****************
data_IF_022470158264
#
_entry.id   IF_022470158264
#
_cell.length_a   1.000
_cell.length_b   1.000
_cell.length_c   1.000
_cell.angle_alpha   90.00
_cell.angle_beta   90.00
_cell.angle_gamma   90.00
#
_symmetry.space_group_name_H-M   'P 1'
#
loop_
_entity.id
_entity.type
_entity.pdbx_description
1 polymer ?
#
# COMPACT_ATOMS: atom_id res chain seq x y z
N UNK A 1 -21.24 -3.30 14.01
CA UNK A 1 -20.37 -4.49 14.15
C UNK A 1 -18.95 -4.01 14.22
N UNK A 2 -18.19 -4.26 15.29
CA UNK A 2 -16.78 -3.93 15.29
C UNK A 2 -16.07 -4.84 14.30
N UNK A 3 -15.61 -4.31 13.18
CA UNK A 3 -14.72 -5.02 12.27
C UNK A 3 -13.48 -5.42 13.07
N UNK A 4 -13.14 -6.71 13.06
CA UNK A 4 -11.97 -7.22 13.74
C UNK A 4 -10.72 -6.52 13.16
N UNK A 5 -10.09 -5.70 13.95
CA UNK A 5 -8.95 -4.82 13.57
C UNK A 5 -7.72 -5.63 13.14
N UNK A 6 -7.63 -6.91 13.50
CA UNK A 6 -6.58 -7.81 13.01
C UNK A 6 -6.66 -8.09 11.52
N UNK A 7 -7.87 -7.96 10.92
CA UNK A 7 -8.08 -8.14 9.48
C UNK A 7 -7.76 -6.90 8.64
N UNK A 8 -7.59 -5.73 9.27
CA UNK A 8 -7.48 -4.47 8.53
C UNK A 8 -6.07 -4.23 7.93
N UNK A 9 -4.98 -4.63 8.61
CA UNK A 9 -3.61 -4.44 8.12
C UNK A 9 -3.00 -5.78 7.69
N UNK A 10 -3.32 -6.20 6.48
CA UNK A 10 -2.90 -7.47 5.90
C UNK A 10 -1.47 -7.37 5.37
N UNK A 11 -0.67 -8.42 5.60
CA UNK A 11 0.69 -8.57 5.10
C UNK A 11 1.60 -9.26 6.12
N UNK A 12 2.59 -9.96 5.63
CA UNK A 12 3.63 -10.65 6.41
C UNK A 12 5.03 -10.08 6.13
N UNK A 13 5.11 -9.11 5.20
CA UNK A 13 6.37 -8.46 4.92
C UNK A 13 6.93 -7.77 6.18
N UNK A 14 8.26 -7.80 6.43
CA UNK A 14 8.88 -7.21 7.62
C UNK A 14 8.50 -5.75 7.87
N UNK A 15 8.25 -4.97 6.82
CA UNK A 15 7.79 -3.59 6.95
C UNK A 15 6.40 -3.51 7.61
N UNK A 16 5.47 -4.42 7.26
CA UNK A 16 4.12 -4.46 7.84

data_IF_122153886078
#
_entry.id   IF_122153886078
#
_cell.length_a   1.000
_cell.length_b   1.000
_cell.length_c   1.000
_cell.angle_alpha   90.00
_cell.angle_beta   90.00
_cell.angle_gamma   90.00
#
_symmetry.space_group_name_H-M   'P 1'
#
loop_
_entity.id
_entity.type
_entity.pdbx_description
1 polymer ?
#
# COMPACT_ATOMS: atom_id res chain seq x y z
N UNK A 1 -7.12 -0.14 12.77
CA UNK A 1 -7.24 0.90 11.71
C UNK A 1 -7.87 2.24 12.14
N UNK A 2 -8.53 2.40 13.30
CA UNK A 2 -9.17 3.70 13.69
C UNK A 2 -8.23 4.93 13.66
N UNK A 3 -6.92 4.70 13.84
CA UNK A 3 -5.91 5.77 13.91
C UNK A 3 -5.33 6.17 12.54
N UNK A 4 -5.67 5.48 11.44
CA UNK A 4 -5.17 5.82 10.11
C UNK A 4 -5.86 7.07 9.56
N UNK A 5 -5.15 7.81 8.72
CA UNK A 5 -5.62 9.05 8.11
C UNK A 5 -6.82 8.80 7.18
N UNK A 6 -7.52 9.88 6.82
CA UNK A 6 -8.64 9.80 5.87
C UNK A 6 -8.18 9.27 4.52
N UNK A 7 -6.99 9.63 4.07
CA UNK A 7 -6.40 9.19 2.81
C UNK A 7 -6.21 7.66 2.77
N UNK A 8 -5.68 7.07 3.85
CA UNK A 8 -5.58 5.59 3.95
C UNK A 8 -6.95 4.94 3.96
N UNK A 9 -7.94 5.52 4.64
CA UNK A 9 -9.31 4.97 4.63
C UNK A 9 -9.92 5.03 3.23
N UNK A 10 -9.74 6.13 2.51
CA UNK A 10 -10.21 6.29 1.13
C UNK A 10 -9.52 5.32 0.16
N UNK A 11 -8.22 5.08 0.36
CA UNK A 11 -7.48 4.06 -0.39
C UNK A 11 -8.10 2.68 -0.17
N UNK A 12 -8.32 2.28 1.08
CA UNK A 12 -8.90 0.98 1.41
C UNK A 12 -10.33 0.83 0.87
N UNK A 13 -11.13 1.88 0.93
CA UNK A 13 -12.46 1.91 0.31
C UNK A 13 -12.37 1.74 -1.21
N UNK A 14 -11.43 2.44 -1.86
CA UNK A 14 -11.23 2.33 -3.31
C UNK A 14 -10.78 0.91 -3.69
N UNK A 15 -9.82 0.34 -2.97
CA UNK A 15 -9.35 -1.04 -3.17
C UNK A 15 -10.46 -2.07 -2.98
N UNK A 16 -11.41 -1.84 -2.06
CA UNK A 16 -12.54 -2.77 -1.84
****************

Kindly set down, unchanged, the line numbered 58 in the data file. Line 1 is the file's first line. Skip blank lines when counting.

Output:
CA UNK A 13 6.37 -8.46 4.92